• C12N2320/10Applications; Uses in screening processes
    • C12N2320/11Applications; Uses in screening processes for the determination of target sites, i.e. of active nucleic acids
    • CCHEMISTRY; METALLURGY
    • C12BIOCHEMISTRY; BEER; SPIRITS; WINE; VINEGAR; MICROBIOLOGY; ENZYMOLOGY; MUTATION OR GENETIC ENGINEERING
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    • C12N2330/00Production
    • C12N2330/30Production chemically synthesised
    • C12N2330/31Libraries, arrays

Abstract

A method for selecting and isolating aptamers that target M-Ig proteins with a microdevice including at least a first selection chamber is provided. The method includes preparing a first sample of M-Ig proteins from a serum; placing the M-Ig proteins in the first selection chamber; introducing a first group of oligomers including at least an M-Ig targeting oligomer into the first selection chamber, whereby the M-Ig targeting oligomer binds to the first sample of M-Ig proteins. The method further includes removing unbound oligomers of the first sample from the first selection chamber to isolate the M-Ig targeting oligomer.

Description

METHOD OF ISOLATING APTAMERS FOR MINIMAL RESIDUAL DISEASE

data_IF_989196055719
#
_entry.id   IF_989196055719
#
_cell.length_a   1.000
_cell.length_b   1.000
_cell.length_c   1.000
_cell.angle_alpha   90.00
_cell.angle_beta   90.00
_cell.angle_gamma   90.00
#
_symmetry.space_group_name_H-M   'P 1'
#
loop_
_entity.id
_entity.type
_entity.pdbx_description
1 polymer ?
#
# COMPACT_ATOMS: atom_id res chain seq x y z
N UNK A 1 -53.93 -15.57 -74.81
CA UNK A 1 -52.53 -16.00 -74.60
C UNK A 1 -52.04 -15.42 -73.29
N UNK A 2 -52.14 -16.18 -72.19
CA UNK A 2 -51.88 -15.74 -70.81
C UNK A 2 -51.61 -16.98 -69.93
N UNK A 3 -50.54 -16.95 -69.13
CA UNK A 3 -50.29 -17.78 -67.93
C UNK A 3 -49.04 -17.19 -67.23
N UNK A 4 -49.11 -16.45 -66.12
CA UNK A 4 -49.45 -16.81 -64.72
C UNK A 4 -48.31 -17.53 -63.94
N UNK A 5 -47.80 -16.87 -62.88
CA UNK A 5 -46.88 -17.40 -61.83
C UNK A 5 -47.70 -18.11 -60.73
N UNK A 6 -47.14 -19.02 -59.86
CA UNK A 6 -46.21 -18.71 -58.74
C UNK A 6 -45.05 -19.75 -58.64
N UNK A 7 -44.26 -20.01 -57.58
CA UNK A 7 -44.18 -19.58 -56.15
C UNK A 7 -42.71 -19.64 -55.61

DETECTION

CROSS REFERENCES TO RELATED APPLICATION

This application claims priority to United States Provisional Application No.

62/033,574, filed on August 5, 2014, which is incorporated herein by reference in its entirety and from which priority is claimed.

STATEMENT REGARDING FEDERALLY FUNDED RESEARCH

This invention was made with government support under CBET-0854030 awarded by the National Science Foundation; RR025816 and CA147925 awarded by the National Institutes of Health. The government has certain rights in the invention.

BACKGROUND

The disclosed subject matter provides techniques for detection of minimal residual disease (MRD), such as in multiple myeloma. Multiple myeloma (MM) accounts for approximately 1.3% of all types of cancer. Certain drug regimen and stem-cell transplantation have improved survival, with a cuixent three-year survival rate at 56.6%. A goal of treatment is to obtain complete response (CR), defined as the absence of monoclonal protein by immunofixation and less than 5% plasma cells in bone marrow (BM). Of patients who obtain CR, those who are negative in minimal residual disease (MRD) in their bone marrow by flow cytometry have better survival than those who are MRD positive. Identification and measurement of MRD can be used in MM care for selecting and guiding therapeutic strategies.

Methods for MRD detection can be based on evaluation of plasma cells obtained from bone marrow aspirates, including multiparameter flow cytometry (MFC) that can detect one clonal cell in 104 normal cells, allele specific polymerase chain reaction (ASO-PCR) that involves sequencing the rearranged variable region (VDJ), and deep sequencing that amplifies RNA with locus- specific primers followed by sequencing. Limitations can include, for example, the poor survival of plasma cells in the specimen that can cause failure of MRD detection, and/or the invasiveness of the procedure that prohibits frequent monitoring.